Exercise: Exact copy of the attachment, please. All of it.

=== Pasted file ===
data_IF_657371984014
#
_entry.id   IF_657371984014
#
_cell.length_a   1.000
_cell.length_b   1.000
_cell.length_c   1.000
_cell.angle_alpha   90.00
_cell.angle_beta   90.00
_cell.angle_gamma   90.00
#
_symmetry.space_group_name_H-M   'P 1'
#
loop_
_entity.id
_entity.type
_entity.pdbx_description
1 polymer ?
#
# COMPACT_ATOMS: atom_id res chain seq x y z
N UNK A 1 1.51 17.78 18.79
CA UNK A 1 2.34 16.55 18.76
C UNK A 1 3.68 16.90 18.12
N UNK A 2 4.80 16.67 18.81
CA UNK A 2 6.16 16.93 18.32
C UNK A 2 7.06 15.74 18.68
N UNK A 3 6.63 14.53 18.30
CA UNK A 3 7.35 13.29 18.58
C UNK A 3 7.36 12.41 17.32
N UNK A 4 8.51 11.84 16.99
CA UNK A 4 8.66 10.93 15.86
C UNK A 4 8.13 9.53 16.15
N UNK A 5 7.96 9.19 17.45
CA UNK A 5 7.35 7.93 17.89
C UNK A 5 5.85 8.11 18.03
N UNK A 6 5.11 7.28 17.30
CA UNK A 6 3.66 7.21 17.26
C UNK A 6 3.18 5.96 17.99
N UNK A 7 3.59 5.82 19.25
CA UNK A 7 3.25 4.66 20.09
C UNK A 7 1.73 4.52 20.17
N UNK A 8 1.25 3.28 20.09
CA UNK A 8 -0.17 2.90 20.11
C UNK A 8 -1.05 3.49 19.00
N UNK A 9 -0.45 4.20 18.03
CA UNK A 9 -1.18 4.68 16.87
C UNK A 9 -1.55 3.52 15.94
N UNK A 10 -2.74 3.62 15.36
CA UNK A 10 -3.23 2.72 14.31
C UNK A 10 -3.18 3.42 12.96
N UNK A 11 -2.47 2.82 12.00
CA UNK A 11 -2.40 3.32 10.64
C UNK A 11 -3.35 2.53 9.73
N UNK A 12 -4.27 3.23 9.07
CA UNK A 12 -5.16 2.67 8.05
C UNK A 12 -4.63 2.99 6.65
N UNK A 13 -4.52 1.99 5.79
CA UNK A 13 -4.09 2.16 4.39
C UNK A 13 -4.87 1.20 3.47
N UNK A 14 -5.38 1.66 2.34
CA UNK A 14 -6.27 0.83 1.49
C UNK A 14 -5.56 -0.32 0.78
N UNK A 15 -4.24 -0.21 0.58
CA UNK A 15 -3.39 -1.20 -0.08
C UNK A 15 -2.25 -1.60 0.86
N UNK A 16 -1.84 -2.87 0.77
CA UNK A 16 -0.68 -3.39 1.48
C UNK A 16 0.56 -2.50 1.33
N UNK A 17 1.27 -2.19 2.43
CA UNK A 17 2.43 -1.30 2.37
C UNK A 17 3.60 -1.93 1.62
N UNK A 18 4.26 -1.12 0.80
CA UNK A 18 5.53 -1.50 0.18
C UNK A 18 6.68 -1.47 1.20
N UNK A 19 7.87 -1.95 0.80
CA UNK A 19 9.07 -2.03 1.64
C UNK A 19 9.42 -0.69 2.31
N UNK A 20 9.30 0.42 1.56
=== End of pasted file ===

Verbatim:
data_IF_657371984014
#
_entry.id   IF_657371984014
#
_cell.length_a   1.000
_cell.length_b   1.000
_cell.length_c   1.000
_cell.angle_alpha   90.00
_cell.angle_beta   90.00
_cell.angle_gamma   90.00
#
_symmetry.space_group_name_H-M   'P 1'
#
loop_
_entity.id
_entity.type
_entity.pdbx_description
1 polymer ?
#
# COMPACT_ATOMS: atom_id res chain seq x y z
N UNK A 1 1.51 17.78 18.79
CA UNK A 1 2.34 16.55 18.76
C UNK A 1 3.68 16.90 18.12
N UNK A 2 4.80 16.67 18.81
CA UNK A 2 6.16 16.93 18.32
C UNK A 2 7.06 15.74 18.68
N UNK A 3 6.63 14.53 18.30
CA UNK A 3 7.35 13.29 18.58
C UNK A 3 7.36 12.41 17.32
N UNK A 4 8.51 11.84 16.99
CA UNK A 4 8.66 10.93 15.86
C UNK A 4 8.13 9.53 16.15
N UNK A 5 7.96 9.19 17.45
CA UNK A 5 7.35 7.93 17.89
C UNK A 5 5.85 8.11 18.03
N UNK A 6 5.11 7.28 17.30
CA UNK A 6 3.66 7.21 17.26
C UNK A 6 3.18 5.96 17.99
N UNK A 7 3.59 5.82 19.25
CA UNK A 7 3.25 4.66 20.09
C UNK A 7 1.73 4.52 20.17
N UNK A 8 1.25 3.28 20.09
CA UNK A 8 -0.17 2.90 20.11
C UNK A 8 -1.05 3.49 19.00
N UNK A 9 -0.45 4.20 18.03
CA UNK A 9 -1.18 4.68 16.87
C UNK A 9 -1.55 3.52 15.94
N UNK A 10 -2.74 3.62 15.36
CA UNK A 10 -3.23 2.72 14.31
C UNK A 10 -3.18 3.42 12.96
N UNK A 11 -2.47 2.82 12.00
CA UNK A 11 -2.40 3.32 10.64
C UNK A 11 -3.35 2.53 9.73
N UNK A 12 -4.27 3.23 9.07
CA UNK A 12 -5.16 2.67 8.05
C UNK A 12 -4.63 2.99 6.65
N UNK A 13 -4.52 1.99 5.79
CA UNK A 13 -4.09 2.16 4.39
C UNK A 13 -4.87 1.20 3.47
N UNK A 14 -5.38 1.66 2.34
CA UNK A 14 -6.27 0.83 1.49
C UNK A 14 -5.56 -0.32 0.78
N UNK A 15 -4.24 -0.21 0.58
CA UNK A 15 -3.39 -1.20 -0.08
C UNK A 15 -2.25 -1.60 0.86
N UNK A 16 -1.84 -2.87 0.77
CA UNK A 16 -0.68 -3.39 1.48
C UNK A 16 0.56 -2.50 1.33
N UNK A 17 1.27 -2.19 2.43
CA UNK A 17 2.43 -1.30 2.37
C UNK A 17 3.60 -1.93 1.62
N UNK A 18 4.26 -1.12 0.80
CA UNK A 18 5.53 -1.50 0.18
C UNK A 18 6.68 -1.47 1.20
N UNK A 19 7.87 -1.95 0.80
CA UNK A 19 9.07 -2.03 1.64
C UNK A 19 9.42 -0.69 2.31
N UNK A 20 9.30 0.42 1.56